May 2, 2006
In its report card released today, the Belize Institute of Environmental Law and Policy gave Canadian power giant, Fortis, a failing grade.
Fortis monopoly fails to deliver low-cost power, environmental compliance.
At today’s annual meeting in St. John’s, Newfoundland, Canadian power giant, Fortis, will inform shareholders of its record earnings in 2005 from its operations in Belize, Central America.
Belizean environmentalists and community leaders, meanwhile, gathered yesterday to protest the company’s rate hikes – two since last summer – and its failure to comply with an environmental agreement signed with the government of Belize in 2002.
Belizeans rally for their river.
According to Candy Gonzalez, Vice President of the Belize Institute of Environmental Law and Policy, “Fortis/BECOL has not met its legal obligations in constructing the Chalillo dam and providing for the health and safety of the people, the river, and the environment.” Fortis completed the widely opposed Chalillo dam on the Macal River
last November, after a protracted legal battle with environmental groups.
In its report card released today, the Belize Institute of Environmental Law and Policy gives Fortis a failing grade on:
- Water quality monitoring
- Wildlife and archaeological heritage protection
- Dam safety and emergency preparedness
- Public access to information; and
- Cost of service.”We believe Fortis has inflated its profitability by evading its
environmental responsibilities and overcharging customers,” says Gonzalez, an organizer of yesterday’s riverside rally and one of 12,000 people living downstream of the 12-storey high Chalillo dam. “We want an honest review of the company’s costs and profits, and the safety of its hydro operations.”Belizeans pay Fortis a staggering 22 US cents per kilowatt-hour of electricity, which is nearly double, even triple, the cost most Canadians pay for their electricity service.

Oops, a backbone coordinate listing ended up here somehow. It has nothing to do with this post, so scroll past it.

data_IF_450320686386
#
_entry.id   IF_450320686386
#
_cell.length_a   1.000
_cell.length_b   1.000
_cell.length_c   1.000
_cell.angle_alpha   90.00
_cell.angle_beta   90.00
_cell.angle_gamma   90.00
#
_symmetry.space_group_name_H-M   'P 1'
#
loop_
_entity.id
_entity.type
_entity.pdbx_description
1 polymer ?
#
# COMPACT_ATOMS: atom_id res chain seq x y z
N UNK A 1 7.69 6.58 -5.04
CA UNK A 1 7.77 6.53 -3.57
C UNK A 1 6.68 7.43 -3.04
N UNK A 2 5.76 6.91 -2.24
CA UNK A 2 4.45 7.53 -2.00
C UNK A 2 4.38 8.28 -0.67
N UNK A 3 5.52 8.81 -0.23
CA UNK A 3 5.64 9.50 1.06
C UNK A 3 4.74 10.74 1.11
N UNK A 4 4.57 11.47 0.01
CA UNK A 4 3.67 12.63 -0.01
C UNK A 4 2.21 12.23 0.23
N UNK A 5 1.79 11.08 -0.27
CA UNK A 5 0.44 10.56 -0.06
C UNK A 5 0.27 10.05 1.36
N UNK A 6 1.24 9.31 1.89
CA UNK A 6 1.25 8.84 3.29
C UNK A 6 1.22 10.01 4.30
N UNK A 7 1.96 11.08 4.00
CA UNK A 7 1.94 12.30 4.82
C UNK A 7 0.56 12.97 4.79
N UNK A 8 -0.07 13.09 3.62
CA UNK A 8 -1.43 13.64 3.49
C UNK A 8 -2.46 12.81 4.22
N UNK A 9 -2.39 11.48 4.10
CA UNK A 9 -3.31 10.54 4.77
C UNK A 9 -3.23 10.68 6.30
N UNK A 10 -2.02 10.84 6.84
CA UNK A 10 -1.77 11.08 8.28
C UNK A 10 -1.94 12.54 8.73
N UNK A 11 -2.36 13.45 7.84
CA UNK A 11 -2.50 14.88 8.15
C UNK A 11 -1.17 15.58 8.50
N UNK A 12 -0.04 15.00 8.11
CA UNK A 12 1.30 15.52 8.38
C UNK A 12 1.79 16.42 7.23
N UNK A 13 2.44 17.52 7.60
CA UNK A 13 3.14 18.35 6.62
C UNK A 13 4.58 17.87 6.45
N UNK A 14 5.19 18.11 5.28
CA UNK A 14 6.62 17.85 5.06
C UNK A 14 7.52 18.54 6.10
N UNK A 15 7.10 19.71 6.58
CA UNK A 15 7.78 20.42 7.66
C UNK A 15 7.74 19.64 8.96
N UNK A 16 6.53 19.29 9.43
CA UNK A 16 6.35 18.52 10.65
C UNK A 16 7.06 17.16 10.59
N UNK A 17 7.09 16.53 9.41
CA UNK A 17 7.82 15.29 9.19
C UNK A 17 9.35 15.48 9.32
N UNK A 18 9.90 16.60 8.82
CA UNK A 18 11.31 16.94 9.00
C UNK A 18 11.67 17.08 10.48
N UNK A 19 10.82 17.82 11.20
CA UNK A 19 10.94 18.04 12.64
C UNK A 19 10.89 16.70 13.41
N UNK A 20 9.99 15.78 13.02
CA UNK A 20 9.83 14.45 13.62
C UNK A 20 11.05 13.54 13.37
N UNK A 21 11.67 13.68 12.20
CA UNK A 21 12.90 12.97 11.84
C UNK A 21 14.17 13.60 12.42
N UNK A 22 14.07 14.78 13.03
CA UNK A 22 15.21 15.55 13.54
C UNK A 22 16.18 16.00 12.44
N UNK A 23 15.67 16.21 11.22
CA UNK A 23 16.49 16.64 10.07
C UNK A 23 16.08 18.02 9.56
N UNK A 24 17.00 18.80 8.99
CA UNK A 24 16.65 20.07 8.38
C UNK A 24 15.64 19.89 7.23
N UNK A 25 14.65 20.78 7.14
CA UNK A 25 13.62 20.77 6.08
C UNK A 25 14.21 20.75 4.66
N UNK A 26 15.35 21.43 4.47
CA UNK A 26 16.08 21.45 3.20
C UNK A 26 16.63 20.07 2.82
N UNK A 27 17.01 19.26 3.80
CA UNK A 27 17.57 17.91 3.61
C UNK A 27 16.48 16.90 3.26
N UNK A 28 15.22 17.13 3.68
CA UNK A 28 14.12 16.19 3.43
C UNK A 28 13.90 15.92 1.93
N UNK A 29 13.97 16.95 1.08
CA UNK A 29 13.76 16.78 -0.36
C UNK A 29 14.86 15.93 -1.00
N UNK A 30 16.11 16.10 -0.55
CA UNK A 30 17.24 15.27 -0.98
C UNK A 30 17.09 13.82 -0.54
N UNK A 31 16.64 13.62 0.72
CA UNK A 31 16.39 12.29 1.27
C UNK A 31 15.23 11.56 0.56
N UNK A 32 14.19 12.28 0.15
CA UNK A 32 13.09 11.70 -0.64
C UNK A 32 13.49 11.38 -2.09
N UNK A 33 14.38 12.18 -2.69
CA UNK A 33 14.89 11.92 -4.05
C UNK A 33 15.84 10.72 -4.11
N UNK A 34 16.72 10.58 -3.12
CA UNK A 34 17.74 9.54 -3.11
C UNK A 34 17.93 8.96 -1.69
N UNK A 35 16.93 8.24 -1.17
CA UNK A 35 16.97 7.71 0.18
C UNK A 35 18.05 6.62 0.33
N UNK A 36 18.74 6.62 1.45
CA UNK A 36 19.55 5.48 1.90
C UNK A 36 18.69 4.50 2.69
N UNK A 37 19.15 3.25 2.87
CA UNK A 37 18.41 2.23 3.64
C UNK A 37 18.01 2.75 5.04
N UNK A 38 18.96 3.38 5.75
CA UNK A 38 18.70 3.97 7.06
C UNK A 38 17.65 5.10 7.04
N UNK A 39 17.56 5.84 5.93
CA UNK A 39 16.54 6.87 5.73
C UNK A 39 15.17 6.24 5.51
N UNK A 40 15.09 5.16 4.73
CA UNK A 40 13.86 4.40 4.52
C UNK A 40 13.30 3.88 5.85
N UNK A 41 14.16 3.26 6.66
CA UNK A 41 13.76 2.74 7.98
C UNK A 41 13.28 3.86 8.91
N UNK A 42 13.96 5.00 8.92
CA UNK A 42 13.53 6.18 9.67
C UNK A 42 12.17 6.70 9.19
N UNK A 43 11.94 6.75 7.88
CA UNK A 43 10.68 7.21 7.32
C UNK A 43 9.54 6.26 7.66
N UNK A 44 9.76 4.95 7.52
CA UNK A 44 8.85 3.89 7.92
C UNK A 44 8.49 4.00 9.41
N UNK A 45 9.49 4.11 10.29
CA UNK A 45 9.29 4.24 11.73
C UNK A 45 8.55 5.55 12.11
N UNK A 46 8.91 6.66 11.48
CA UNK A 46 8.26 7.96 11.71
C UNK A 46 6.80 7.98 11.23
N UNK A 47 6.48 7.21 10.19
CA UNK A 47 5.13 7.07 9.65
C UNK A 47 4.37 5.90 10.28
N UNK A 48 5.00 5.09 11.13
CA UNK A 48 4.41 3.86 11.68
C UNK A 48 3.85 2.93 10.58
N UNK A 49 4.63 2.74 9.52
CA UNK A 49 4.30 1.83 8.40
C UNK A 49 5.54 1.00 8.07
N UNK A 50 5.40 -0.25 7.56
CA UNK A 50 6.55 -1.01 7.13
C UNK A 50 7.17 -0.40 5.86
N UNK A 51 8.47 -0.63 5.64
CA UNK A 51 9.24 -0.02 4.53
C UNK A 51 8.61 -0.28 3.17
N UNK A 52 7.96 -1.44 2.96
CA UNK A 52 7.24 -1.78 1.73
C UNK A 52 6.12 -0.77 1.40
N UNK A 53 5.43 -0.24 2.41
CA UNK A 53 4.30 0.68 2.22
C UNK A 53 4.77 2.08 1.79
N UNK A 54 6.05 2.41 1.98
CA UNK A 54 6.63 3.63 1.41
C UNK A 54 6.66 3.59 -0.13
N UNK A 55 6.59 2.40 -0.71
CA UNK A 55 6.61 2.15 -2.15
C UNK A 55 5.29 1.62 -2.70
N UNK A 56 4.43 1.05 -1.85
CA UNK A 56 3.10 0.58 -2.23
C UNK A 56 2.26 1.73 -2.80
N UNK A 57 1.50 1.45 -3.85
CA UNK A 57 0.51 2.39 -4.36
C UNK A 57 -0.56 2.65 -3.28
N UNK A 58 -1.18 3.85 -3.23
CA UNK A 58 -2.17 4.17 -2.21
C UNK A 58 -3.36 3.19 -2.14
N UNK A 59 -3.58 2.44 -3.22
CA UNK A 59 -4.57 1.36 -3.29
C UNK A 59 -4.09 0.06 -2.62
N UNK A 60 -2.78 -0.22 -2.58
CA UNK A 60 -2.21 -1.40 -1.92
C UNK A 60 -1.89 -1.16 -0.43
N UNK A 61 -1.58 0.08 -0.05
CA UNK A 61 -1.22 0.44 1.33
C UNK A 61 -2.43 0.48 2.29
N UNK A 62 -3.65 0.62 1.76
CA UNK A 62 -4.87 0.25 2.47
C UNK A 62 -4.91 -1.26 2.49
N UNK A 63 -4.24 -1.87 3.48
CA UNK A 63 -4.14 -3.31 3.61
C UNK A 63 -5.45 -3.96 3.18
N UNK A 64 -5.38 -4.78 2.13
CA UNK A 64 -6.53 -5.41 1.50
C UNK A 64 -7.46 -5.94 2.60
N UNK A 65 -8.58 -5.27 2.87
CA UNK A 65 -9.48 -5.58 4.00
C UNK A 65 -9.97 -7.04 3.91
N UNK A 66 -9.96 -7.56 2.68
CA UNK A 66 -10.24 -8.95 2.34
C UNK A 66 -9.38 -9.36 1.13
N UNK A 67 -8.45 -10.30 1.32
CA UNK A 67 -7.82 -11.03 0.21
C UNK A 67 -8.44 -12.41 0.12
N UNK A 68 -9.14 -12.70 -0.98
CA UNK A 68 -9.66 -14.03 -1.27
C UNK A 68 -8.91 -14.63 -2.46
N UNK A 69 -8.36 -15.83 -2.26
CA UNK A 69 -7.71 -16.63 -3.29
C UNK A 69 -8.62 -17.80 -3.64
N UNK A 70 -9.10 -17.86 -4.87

One of an estimated 300 residents attending yesterday’s rally in Belize against Fortis’ rate hikes and plans for a third dam on the Macal River. Her T-shirt
reads (English on the back, Creole on the front): Bills go up River go bad
BEL/Fortis ‚Äì Stop the Lies No to Vaca Dam Damn the Dams
Fortis blames its high costs on rising fuel prices even though half the country’s power supply now comes from two hydro dams, owned by BECOL, a subsidiary of Fortis.
“Fortis shareholders should insist upon an open and impartial review to ensure that Belizean ratepayers are not being gouged,” says Grainne Ryder, Policy Director of Probe International. “Fortis’ failure to procure competitively priced power and the less-than-transparent relationship between its two subsidiaries warrants regulatory scrutiny.”
Fortis is the majority owner of Belize Electricity, the country’s monopoly buyer and distributor of electricity to nearly 70,000 customers. Fortis also owns the Belize Electric Company (BECOL) which operates the country’s two hydro facilities: Mollejon and now Chalillo, which is expected to double power output from the Macal River. Prior to flooding by the Chalillo dam, the Macal River Valley was internationally renowned for its Maya ruins and abundance of rare birds and wildlife, including the jaguar, tapir, and scarlet macaw.
For more information and photos, CONTACT:
Grainne Ryder, Policy Director, Probe International, Toronto, Canada
Tel: 416-964-9223, ext. 228